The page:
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Nurses hit picket lines in strike at 5 Minnesota hospitals

Allina Health nurses protest outside Abbott Northwestern Hospital in Minneapolis on Monday, Sept. 5, 2016 as they began an open-ended strike after a failure to reach a settlement with Allina Health. (Jim Mone / Associated Press)
Allina Health nurses protest outside Abbott Northwestern Hospital in Minneapolis on Monday, Sept. 5, 2016 as they began an open-ended strike after a failure to reach a settlement with Allina Health. (Jim Mone / Associated Press)
By Steve Karnowski Associated Press

MINNEAPOLIS – Thousands of nurses at five Minnesota hospitals on Monday began an open-ended strike in a dispute over health insurance, workplace safety and staffing.

Clad in red T-shirts, members of the Minnesota Nurses Association, which represents about 4,800 nurses at five Twin Cities-area hospitals run by Allina Health, hit the picket lines at 7 a.m. on Labor Day. They were joined by supporters from other unions. A 22-hour bargaining session ended without agreement early Saturday, and no new talks are scheduled.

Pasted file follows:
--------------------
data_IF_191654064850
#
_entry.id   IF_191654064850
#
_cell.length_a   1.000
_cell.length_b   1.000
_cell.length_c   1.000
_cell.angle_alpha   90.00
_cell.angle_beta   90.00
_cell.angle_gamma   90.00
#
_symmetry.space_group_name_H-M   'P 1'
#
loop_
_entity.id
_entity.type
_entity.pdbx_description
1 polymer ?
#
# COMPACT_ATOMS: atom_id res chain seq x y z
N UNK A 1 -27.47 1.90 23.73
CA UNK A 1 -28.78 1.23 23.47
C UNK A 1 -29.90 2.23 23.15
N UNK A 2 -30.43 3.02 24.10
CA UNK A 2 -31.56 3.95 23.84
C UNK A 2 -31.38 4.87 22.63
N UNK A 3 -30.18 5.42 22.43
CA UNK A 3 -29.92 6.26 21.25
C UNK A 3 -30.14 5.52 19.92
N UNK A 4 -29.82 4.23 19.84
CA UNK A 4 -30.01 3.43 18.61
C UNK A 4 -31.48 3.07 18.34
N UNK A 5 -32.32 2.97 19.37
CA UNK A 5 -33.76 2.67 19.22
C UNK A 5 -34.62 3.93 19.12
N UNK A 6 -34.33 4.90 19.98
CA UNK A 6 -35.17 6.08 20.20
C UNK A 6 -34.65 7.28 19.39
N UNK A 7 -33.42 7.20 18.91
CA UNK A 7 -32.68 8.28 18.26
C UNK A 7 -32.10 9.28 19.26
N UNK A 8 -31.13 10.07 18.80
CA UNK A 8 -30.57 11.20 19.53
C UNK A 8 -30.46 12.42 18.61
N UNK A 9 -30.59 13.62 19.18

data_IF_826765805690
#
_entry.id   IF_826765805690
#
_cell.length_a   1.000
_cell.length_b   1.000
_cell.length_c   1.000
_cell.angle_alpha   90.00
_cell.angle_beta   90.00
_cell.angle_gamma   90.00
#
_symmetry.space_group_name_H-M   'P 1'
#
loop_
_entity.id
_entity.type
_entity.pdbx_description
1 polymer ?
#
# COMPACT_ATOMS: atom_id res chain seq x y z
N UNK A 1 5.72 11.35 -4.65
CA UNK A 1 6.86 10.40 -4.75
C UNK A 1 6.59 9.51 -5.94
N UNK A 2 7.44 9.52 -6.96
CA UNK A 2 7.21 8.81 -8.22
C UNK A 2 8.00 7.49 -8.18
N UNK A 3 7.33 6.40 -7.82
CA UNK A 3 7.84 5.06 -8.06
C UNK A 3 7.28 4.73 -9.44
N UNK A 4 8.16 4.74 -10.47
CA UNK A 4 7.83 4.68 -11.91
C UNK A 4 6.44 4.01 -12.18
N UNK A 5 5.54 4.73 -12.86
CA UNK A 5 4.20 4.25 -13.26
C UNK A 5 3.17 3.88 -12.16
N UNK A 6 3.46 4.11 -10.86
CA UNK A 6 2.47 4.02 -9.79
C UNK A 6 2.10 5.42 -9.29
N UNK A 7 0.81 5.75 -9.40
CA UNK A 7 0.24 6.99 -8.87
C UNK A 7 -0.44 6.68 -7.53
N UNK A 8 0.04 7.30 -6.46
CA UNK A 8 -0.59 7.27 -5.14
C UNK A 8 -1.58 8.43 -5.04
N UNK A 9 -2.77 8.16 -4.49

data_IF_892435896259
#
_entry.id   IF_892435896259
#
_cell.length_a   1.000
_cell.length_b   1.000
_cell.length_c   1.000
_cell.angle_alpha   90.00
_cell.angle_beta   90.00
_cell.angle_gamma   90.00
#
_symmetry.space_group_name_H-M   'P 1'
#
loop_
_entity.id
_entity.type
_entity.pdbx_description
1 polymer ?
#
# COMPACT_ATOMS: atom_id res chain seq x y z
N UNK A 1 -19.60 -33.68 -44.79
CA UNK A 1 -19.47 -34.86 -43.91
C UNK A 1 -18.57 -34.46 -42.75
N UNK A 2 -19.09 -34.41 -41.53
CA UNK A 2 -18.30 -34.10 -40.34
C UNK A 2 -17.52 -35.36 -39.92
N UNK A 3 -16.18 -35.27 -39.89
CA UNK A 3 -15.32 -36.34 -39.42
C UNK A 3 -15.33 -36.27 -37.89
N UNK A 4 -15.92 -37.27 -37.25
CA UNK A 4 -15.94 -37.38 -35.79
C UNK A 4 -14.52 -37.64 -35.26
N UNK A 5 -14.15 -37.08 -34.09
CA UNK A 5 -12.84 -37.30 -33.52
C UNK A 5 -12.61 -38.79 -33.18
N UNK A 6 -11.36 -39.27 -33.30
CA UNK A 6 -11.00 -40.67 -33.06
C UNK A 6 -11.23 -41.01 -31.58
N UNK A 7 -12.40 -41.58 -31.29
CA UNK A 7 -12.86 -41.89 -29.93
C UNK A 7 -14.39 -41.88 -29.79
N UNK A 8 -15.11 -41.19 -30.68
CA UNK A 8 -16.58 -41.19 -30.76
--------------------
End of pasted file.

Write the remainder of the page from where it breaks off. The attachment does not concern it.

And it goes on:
Allina says it plans to operate the affected hospitals at normal capacity with around 1,500 temporary nurses.

The affected hospitals are Abbott Northwestern and the Phillips Eye Institute in Minneapolis, United in St. Paul, Unity in Fridley and Mercy in Coon Rapids. The three main trauma centers in the Twin Cities area – Hennepin County Medical Center in Minneapolis, Regions Hospital in St. Paul and North Memorial Medical Center in Robbinsdale – are not affected, nor are several other major hospitals in other networks.

“We have a responsibility to continue delivering high-quality care for the patients and communities who rely on us every minute of every day. And we are fully ready to do so,” Dr. Penny Wheeler. Allina’s president and CEO, said in a statement.

The core issue in the dispute is that Allina wants to transition its nurses by 2020 to the same health plans that cover other employees, in hopes of saving about $10 million a year. Those plans have lower premiums but higher deductibles and other out-of-pocket costs.

But the union’s executive director, Rose Roach, told members in an open letter that Allina still wants to shift too many costs onto nurses without adequately compensating them for the higher costs they would incur. She said their negotiators proposed at the last talks a plan for eventually switching to the corporate plans, while preserving the nurses’ current plans for as long as possible, but that Allina refused.

“I am so proud of the courageous nurses who serve you on your negotiations team – they fought, they yelled, they calculated, they cried,” Roach said. “Our hearts are heavy sisters and brothers, we tried, we really did.”

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